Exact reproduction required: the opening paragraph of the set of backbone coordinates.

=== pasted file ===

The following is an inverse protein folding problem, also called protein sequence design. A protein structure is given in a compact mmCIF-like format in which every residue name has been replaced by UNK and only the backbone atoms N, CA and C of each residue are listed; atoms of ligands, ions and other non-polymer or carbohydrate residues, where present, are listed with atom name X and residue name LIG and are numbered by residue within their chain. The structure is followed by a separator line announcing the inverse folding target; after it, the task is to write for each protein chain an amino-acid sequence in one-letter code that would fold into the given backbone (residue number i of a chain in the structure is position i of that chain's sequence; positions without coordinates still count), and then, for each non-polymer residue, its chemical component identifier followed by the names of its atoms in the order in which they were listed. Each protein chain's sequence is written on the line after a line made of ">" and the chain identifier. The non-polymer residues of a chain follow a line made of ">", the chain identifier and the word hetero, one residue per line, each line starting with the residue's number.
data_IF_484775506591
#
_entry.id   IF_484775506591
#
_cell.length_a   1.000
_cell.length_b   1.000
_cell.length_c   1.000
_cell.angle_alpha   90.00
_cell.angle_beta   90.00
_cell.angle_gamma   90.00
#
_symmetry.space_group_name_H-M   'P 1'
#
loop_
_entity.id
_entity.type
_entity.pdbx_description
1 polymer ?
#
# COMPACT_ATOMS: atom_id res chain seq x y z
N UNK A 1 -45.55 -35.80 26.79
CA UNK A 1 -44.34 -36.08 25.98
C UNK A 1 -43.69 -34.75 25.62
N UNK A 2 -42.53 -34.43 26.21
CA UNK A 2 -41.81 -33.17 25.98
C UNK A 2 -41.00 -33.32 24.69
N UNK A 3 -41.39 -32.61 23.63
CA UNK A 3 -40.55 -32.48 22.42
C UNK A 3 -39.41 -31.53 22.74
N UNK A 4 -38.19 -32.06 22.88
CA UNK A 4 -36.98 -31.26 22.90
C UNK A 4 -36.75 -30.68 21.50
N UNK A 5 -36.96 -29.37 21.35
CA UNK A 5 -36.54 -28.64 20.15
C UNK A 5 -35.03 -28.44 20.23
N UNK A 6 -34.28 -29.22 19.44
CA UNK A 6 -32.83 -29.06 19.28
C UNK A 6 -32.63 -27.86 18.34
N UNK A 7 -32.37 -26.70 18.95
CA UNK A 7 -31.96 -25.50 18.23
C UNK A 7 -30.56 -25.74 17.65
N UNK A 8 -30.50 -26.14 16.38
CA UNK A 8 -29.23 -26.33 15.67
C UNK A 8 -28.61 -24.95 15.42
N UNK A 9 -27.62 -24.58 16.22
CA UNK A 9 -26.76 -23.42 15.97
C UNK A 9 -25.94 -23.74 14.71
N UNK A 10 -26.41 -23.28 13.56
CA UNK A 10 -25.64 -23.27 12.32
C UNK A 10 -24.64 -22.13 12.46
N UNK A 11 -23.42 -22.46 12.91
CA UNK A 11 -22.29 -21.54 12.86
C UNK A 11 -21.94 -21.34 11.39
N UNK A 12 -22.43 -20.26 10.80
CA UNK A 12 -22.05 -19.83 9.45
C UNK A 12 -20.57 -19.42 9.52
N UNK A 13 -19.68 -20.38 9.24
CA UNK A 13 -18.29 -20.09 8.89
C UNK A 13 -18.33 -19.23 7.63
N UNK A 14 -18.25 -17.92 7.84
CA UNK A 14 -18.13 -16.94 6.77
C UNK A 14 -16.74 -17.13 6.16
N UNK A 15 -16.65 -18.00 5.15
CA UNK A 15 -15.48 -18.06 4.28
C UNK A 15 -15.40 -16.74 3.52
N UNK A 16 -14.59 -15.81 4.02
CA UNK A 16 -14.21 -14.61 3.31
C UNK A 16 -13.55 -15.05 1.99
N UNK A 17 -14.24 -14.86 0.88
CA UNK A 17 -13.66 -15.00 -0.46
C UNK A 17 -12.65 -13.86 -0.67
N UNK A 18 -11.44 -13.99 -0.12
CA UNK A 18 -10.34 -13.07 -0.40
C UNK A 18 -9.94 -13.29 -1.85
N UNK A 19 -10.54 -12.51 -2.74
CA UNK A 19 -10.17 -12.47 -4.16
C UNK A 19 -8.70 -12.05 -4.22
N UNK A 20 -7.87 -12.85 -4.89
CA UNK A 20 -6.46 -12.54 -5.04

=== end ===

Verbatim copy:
The following is an inverse protein folding problem, also called protein sequence design. A protein structure is given in a compact mmCIF-like format in which every residue name has been replaced by UNK and only the backbone atoms N, CA and C of each residue are listed; atoms of ligands, ions and other non-polymer or carbohydrate residues, where present, are listed with atom name X and residue name LIG and are numbered by residue within their chain. The structure is followed by a separator line announcing the inverse folding target; after it, the task is to write for each protein chain an amino-acid sequence in one-letter code that would fold into the given backbone (residue number i of a chain in the structure is position i of that chain's sequence; positions without coordinates still count), and then, for each non-polymer residue, its chemical component identifier followed by the names of its atoms in the order in which they were listed. Each protein chain's sequence is written on the line after a line made of ">" and the chain identifier. The non-polymer residues of a chain follow a line made of ">", the chain identifier and the word hetero, one residue per line, each line starting with the residue's number.